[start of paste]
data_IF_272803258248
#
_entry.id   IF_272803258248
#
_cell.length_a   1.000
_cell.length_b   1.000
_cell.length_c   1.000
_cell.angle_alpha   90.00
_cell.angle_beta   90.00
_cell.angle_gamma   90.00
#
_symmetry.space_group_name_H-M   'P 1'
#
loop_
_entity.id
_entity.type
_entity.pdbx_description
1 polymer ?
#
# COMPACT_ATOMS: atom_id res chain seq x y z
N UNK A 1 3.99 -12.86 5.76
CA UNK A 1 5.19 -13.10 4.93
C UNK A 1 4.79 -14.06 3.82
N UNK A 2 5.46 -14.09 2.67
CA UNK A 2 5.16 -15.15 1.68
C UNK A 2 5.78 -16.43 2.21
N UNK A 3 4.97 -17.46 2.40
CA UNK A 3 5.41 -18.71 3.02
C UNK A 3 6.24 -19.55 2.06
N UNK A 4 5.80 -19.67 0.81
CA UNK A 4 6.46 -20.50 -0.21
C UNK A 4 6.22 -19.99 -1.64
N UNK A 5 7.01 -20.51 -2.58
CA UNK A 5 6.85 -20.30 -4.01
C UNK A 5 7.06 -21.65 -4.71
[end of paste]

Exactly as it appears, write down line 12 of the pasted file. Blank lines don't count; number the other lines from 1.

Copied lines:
_symmetry.space_group_name_H-M   'P 1'